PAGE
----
Can the TSA do this?

This has been bugging me since it came out, but it looks like it will end up in the courts for a while.

An article describing the TSA’s new powers.

For a look at the actual verbage in the federal registry, go here .

For people who don’t look at links, the gist of the problem is that the TSA can declare any pilot a security threat. The pilot’s license is immediately revoked; the pilot has the option of appealing to the TSA. However, the TSA reserves the right to not disclose information it considers “sensitive”. Thus you can have your license revoked but can never be shown the information that the TSA used to revoke your license.

Since I earn my living with my pilot’s license, I’m a little concerned about this. Any lawyers out there (specifically constitutional types) who can comment on this? Is it legal for the TSA to suddenly declare that it has this power?


I’m not a constitutional* lawyer, but I will bet you a stewardess’ bra that you don’t have a constitutional right to have a pilot’s license and/or conduct Air Ops in the US AOR.


  • US Constitution assumed

But the way the law reads now, its that I actually DO have a right to a pilot’s license unless the guvm’t can prove that I DON’T deserve one. That’s the big issue here.

Go here to find a general description of what it takes to get a (very basic) pilot’s license.

And when I get to the point where I hold an Airline Transport Pilot certificate (ATP), along with the Class I medical every six months, I resent the fact that the TSA can now suddenly declare sovereignty over my livelihood.

No Congress is bound by the Laws of any previous Congress. They are only bound by the constitution. The new Patriot Act or whatever probably overrides the old law, or narrows it by giving the Administration (TSA) the ability to institute what’s called a rule.

NBIT33 , first of all, welcome to the boards!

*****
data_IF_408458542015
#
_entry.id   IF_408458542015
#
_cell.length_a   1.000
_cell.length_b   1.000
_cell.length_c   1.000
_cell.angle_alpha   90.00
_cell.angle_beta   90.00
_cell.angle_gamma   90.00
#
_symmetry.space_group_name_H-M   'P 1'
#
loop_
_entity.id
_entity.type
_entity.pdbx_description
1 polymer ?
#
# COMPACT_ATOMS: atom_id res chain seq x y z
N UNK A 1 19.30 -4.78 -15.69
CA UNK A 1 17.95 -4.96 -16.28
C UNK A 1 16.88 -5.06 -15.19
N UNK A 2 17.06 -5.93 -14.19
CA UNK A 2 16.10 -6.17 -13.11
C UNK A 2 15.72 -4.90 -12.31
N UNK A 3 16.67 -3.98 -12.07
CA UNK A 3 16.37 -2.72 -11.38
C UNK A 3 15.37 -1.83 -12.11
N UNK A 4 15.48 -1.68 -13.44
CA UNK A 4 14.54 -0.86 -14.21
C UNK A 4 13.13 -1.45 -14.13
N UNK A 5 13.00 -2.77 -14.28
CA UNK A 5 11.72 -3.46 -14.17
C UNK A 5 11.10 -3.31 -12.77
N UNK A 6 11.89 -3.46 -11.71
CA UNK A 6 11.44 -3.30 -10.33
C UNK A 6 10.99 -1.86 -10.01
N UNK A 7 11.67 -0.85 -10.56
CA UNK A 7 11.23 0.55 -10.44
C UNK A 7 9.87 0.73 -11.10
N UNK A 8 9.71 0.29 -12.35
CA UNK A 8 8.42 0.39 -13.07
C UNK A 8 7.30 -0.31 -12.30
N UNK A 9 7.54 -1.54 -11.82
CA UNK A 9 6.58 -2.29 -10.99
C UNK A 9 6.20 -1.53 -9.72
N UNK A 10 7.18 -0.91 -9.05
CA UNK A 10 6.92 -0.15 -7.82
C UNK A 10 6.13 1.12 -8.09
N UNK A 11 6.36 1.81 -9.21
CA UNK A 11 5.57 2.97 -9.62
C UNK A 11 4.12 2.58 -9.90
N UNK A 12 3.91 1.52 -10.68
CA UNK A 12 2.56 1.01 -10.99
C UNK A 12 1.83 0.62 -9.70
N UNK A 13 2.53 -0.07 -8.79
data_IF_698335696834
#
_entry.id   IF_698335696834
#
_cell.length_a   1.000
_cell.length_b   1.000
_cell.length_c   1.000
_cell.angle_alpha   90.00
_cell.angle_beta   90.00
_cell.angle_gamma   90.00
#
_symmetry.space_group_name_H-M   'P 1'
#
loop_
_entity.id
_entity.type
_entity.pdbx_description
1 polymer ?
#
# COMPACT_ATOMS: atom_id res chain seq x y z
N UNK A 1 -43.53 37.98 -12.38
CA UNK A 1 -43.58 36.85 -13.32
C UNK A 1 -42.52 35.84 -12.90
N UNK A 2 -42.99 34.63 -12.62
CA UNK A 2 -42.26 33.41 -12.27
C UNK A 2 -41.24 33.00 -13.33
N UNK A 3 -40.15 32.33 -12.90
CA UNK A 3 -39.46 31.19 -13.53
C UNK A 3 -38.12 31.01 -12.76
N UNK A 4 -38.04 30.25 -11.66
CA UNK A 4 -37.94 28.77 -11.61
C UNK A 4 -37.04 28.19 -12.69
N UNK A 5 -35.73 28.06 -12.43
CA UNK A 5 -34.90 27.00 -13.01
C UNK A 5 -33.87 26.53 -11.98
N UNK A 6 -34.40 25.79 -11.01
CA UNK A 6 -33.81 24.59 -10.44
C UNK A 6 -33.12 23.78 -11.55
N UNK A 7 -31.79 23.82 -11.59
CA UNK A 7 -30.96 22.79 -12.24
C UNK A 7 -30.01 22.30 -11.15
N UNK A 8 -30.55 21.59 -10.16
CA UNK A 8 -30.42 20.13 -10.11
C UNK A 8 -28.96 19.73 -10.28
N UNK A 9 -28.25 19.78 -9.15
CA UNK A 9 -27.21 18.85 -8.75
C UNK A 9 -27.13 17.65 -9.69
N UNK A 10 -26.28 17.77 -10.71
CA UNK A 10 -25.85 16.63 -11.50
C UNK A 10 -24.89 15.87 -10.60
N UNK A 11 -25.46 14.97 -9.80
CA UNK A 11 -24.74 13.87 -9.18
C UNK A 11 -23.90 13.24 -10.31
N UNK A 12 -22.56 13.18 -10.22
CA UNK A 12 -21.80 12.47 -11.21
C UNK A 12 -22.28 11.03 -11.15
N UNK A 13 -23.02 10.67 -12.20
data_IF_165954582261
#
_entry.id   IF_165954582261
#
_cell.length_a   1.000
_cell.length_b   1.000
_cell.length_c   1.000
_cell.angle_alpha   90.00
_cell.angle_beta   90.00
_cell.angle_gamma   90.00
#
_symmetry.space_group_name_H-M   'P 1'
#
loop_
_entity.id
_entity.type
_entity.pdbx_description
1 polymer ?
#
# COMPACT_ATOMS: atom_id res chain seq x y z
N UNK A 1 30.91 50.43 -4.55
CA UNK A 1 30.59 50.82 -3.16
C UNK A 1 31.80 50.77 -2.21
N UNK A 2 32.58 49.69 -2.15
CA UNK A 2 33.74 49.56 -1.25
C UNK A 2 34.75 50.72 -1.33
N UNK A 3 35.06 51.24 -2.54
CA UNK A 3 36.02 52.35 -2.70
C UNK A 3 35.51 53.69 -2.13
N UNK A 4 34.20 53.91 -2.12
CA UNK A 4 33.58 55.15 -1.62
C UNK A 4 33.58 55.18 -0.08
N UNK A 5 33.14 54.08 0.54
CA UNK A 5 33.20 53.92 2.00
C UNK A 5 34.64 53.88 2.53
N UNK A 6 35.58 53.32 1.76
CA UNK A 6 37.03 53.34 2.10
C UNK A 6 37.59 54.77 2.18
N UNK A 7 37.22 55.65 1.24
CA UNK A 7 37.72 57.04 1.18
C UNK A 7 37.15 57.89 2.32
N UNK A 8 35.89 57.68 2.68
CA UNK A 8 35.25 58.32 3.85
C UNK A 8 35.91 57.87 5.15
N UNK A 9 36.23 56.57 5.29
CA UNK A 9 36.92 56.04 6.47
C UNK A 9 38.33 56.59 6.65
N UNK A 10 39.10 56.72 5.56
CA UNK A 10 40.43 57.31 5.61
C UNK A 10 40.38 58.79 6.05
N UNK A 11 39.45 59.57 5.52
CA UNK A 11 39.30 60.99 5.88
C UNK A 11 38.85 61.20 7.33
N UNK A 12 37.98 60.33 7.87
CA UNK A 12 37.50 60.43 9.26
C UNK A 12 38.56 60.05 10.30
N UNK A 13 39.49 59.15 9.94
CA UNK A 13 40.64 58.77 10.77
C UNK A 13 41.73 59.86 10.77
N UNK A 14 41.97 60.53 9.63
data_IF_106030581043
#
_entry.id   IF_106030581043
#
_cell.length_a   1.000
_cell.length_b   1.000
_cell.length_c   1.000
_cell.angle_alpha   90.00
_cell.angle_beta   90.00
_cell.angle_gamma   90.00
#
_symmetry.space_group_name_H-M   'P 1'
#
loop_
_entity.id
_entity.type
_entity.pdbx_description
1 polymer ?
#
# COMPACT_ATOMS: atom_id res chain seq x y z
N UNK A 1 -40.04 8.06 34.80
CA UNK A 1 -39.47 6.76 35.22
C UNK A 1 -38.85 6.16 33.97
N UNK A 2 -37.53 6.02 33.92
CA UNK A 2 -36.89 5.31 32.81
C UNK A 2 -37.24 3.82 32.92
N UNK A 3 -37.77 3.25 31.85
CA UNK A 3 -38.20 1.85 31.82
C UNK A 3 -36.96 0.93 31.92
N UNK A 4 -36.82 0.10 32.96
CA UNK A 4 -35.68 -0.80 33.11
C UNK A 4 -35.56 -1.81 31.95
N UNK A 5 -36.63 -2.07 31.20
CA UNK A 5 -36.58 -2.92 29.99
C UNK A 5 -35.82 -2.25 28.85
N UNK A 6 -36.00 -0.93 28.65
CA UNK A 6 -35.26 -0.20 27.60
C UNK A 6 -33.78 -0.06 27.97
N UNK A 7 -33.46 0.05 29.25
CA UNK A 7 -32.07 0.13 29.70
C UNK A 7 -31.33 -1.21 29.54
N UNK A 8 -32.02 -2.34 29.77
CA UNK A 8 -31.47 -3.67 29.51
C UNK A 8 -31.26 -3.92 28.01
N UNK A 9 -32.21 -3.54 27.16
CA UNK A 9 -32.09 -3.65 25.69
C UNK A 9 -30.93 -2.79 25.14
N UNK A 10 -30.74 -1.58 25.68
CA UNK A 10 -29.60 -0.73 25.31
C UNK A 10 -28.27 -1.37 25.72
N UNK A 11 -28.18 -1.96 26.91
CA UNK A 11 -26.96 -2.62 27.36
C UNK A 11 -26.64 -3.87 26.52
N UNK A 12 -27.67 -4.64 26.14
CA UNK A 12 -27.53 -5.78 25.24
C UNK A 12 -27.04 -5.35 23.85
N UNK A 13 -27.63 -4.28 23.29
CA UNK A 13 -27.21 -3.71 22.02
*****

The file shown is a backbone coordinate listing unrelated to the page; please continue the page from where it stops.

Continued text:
Second of all, I know all about the legal constraints on Congress. I was asking specifically about an agency created by Congress that has now written rules that seem to exceed its authority.

This new “rule” by the TSA took the form of previous rulings except that it did not have the normal 90-day comment period. The TSA published this rule and said “It is law today. We say so.”

This is where my heartburn is: a federal agency thinks that it can circumvent accepted practices because it is “necessary” or “popular” or something. Whatever it is, it Is NOT securing airplanes!

And as an aside, by hassling me it is NOT making flying any safer. If you can’t trust me, then you can’t trust anyone!

Can you provide a quote that leads you to believe your license is a RIGHT and not a PRIVILEDGE?

Regardless of right/privilege questions (which I’ll get back to later), I would tend to be bothered by the procedural aspect as described in pilot141’s later post – the immediate effect of the rule, with no time for comment/debate, and the “we don’t have to make public the evidence against you” part of it.

As to the right/privilege question – a pilot’s, broadcaster’s, or medical doctor’s license may well be a concession the government makes to individuals it deems fit to engage in a government-regulated activity. But once granted, if revoking said license destroys the individual’s means of livelihood, they do have a right to have it done through a due process rather than just because the government says so. Now, if it were a temporary suspension pending investigation and timely hearing, BEFORE revocation, that’s different.